And whatever the political reality, there is no reason to insert Pub. L.101-508, title XIII, Sec.13301 into the People's Budget.

    The segregation of accounts effectively means in surplus years Social Security would purchase marketable government securities, which means intergovernmental debt would simply change from non-marketable government securities to marketable government securities. Segregating accounts does absolutely nothing for Social Security solvency concerns. Only addressing the laws that make solvency a concern in the first place can deal with that problem.

  • Liberal Democrat
    Democrat
    Colorado Springs, CO
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    Carlitos -- You're speaking MMT language, and politicians and the American public do not speak MMT. It's a foreign language to them. Not even Bernie Sanders advocates for MMT. They keep talking about "balancing the budget" and "paying down debt", talking points that really resonate with the vast majority of the American public.

    I think we both agree that taxes, whether a result of government spending or credible inflation forecasts, need to be progressive and not regressive. The social security taxation system is regressive, and made even more regressive by accumulating a surplus that ultimately is spent and lessens the burden on the progressive income tax system. The only way you can make social security taxes progressive is to make them a part of our general progressive income and corporate taxation. That essentially is PAYGO. However, I agree that PAYGO cannot work because of our politics, but getting people to think in MMT terms is a bigger hurdle. No?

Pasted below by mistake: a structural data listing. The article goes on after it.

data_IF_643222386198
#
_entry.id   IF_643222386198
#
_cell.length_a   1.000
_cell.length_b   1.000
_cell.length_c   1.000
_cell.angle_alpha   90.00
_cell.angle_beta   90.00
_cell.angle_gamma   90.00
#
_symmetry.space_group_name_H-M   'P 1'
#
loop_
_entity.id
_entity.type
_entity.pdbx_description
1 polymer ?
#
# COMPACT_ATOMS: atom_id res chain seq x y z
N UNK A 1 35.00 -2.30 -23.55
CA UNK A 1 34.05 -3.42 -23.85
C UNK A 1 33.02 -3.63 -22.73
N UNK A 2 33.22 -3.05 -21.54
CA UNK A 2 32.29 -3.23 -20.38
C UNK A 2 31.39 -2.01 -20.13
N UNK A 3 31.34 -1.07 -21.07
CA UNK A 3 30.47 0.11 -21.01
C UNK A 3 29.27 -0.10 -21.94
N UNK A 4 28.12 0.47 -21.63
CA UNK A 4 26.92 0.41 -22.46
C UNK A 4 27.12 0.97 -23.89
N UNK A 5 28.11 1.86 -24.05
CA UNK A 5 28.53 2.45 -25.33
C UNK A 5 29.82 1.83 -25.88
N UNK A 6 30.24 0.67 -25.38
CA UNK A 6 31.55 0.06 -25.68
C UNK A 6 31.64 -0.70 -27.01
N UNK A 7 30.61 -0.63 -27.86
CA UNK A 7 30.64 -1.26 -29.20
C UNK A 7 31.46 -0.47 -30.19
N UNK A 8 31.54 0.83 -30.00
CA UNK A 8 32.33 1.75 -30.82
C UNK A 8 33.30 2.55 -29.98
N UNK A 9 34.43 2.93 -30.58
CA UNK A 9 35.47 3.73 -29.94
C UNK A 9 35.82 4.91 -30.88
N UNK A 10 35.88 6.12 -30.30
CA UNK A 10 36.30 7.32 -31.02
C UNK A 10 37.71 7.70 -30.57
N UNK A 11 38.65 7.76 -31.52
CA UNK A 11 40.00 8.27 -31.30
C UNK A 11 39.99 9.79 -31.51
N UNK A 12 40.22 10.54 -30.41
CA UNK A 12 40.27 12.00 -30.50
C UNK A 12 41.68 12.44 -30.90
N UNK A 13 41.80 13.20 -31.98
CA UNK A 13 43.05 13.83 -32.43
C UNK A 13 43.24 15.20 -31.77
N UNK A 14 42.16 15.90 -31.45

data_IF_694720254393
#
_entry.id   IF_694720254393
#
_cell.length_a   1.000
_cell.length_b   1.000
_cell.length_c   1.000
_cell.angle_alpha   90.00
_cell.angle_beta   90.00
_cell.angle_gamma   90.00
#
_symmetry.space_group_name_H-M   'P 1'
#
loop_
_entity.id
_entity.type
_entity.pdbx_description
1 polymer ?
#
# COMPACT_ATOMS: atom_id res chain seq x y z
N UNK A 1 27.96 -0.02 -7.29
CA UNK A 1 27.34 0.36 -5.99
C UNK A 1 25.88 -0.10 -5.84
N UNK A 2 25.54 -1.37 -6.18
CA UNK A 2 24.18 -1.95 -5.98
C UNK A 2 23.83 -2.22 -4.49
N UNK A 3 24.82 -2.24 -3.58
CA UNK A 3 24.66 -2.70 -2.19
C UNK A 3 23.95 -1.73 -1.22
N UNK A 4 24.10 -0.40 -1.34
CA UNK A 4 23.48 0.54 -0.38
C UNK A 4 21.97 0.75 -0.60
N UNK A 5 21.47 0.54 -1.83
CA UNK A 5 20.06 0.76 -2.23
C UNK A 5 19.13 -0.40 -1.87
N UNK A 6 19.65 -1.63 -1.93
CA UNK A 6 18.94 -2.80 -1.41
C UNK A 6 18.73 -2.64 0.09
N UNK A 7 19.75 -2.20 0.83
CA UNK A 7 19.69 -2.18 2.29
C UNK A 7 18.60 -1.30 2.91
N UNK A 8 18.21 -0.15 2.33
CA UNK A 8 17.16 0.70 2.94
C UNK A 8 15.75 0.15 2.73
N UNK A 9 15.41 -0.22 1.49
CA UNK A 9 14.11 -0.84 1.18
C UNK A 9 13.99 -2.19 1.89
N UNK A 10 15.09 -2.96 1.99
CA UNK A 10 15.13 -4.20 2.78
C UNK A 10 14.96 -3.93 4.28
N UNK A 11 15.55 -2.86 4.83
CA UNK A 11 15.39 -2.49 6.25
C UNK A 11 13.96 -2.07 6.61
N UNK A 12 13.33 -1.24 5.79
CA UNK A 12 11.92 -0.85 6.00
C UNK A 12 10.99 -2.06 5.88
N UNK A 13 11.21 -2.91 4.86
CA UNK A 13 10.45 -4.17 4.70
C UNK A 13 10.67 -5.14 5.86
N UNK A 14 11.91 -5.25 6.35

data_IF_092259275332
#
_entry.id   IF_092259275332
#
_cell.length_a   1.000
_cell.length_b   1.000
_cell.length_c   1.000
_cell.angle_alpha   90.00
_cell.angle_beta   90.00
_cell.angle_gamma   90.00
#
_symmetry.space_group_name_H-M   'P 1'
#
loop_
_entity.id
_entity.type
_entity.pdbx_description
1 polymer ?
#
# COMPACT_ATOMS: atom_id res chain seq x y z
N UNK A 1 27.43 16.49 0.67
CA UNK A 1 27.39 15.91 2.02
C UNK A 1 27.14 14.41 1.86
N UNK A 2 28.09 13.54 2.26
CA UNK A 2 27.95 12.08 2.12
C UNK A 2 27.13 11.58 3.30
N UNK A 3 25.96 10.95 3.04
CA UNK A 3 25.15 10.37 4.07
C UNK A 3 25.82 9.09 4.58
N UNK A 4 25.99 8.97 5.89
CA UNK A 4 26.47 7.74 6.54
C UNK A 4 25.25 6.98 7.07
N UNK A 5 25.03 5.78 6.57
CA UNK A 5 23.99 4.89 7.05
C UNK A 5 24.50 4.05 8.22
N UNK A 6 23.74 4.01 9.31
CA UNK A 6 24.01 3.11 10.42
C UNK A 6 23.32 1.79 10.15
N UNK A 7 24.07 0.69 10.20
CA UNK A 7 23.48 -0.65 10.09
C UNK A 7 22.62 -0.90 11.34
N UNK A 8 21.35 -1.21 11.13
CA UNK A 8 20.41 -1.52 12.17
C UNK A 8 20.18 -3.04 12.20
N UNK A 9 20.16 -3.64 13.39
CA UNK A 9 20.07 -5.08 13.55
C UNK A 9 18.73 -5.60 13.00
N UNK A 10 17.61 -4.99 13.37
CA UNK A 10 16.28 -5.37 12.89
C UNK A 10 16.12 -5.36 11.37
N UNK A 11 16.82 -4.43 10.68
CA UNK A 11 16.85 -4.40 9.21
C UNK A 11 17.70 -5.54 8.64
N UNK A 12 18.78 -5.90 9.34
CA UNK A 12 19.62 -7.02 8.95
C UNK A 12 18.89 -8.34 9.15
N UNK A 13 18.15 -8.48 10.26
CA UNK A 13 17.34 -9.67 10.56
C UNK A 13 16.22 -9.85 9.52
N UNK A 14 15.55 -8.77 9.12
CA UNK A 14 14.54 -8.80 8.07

• Strongly Liberal Democrat
    Democrat
    Dallas, TX
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    At times, it's like trying to get a dog to understand why they should not chew on live electrical wires.